Gameover Zeus was the latest variant of Trojan.Zbot, designed to steal banking information and other credentials from victims. Instead of using centralized command-and-control servers to control the botnet, Gameover Zues uses a more sophisticated decentralized peer-to-peer system and strong encryption to spread commands around the botnet, and to direct stolen financial information.
(NOTE: The U.S. has also charged as is seeking a Russian man in connection with Gameover Zeus and Cryptolocker)
(HOW-TO: Here are instructions on how to detect and remove Gameover ZeuS from PCs)
The principal purpose of the botnet is to capture banking credentials from infected computers. Those credentials are then used to initiate or re-direct wire transfers to accounts overseas that are controlled by cyber criminals.
According to the FBI, Gameover Zeus has caused more than $100 million in losses. Between 500,000 and 1 million computers are infected, with around a quarter of them thought to be in the United States.
To act against Gameover Zues, the U.S. obtained civil and criminal court orders in federal court in Pittsburgh authorizing measures to redirect the automated requests by victim computers for additional instructions away from the criminal operators. The court order authorizes the FBI to record the IP addresses of infected computers that reach out to the substituted servers under its control, so as that victims can be assisted in removing the malware.
In disrupting the botnet, the FBI was joined by law enforcement agencies all over the world, including the National Crime Agency in the United Kingdom. Private entities also assisted, with the Department of Justice crediting Microsoft Corporation, Abuse.ch, Afilias, F-Secure, Level 3 Communications, McAfee, Neustar, Shadowserver, Anubis Networks and Symantec with assistance.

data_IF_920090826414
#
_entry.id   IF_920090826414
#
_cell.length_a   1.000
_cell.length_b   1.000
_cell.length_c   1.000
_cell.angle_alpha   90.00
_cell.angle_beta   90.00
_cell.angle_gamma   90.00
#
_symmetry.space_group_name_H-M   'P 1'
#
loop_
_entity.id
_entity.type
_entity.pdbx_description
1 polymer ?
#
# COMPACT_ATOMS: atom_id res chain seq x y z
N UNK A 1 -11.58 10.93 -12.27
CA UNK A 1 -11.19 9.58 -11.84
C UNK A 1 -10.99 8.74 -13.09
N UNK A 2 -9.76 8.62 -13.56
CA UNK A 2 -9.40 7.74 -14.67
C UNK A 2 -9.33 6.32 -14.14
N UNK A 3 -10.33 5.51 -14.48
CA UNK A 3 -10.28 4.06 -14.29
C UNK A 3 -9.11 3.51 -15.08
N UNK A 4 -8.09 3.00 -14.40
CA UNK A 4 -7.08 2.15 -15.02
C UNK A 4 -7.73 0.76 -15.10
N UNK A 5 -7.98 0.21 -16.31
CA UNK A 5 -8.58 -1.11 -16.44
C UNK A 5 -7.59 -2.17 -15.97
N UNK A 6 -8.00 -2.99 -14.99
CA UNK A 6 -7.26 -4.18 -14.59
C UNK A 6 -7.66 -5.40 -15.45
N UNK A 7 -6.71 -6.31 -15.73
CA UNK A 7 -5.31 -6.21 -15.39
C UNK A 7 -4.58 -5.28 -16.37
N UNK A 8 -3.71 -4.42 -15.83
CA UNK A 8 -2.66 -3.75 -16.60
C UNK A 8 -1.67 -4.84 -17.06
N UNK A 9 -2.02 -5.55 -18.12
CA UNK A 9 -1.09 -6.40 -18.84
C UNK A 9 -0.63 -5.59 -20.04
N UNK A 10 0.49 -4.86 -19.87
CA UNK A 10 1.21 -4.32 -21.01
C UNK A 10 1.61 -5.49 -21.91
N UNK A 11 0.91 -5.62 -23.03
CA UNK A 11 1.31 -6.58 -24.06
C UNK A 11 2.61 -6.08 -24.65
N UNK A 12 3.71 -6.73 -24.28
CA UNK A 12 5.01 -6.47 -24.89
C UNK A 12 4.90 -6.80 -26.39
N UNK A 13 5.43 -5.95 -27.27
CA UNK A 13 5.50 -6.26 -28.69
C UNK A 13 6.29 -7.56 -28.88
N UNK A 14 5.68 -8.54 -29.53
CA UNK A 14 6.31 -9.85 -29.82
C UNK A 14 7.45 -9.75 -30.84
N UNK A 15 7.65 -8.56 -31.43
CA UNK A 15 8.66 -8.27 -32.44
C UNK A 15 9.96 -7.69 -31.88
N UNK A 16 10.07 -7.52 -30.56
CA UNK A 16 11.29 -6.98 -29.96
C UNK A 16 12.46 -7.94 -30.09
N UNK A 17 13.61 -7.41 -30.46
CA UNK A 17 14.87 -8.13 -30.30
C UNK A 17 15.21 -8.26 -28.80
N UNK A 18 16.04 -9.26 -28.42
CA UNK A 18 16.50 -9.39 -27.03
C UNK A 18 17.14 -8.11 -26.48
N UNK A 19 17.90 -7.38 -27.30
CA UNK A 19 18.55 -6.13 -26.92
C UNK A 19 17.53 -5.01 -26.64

Attempts to disrupt Cryptolocker
Cryptolocker is a form of ransomware that locks access to a victim's personal files unless a fee is paid. This fee can range up to $700, according to the Department of Justice. In all, Cryptolocker is estimated to have infected more than 234,000 computers, with about half of those being located in the United States. In two months since Cryptolocker emerged in September 2013, it is estimated that over $27 million in ransom was paid.
The difference between Cryptolocker and other forms of ransomware is it uses cryptographic key pairs to encrypt the computer files of its victims. Unless a victim pays the ransom, it is impossible to recover the files at this point.
Due to a coordinated effort between the FBI and several of its overseas counterparts, and multiple private sector entities, the computer servers acting as command and control hubs for the Cryptolocker malware have been seized.
How do computers become infected?
Gameover Zeus spreads primarily by e-mail messages that trick users into running malicious attachments. Once the attachment is run, the Gameover Zeus malware is downloaded and the machine is infected. After this point it will sit quietly and wait for the victim to carry out online banking or other financial transactions, interrupting the process to steal important information that can be used to carry out fraud later.
For example, the malware can grab login information and attempt to login itself in order to carry out money transfers or other fraudulent acts. If the remote bank finds the request or login suspicious, it can prompt the malicious source with additional security questions. At this point, the malicious source can relay the request for additional security information to the victim. Once answered, the information is passed to the malicious source, which then relays it to the remote bank/financial institution, and now it can do as it pleases.
The Cryptolocker malware is strongly linked to the Gameover Zeus botnet, which is its primary means of delivery to a victim's PC, and both are linked to the same group.
CONTINUE READING: U.S. identifies Russian linked to Cryptolocker, Gameover Zeus
Written by: James Delahunty @ 2 Jun 2014 19:27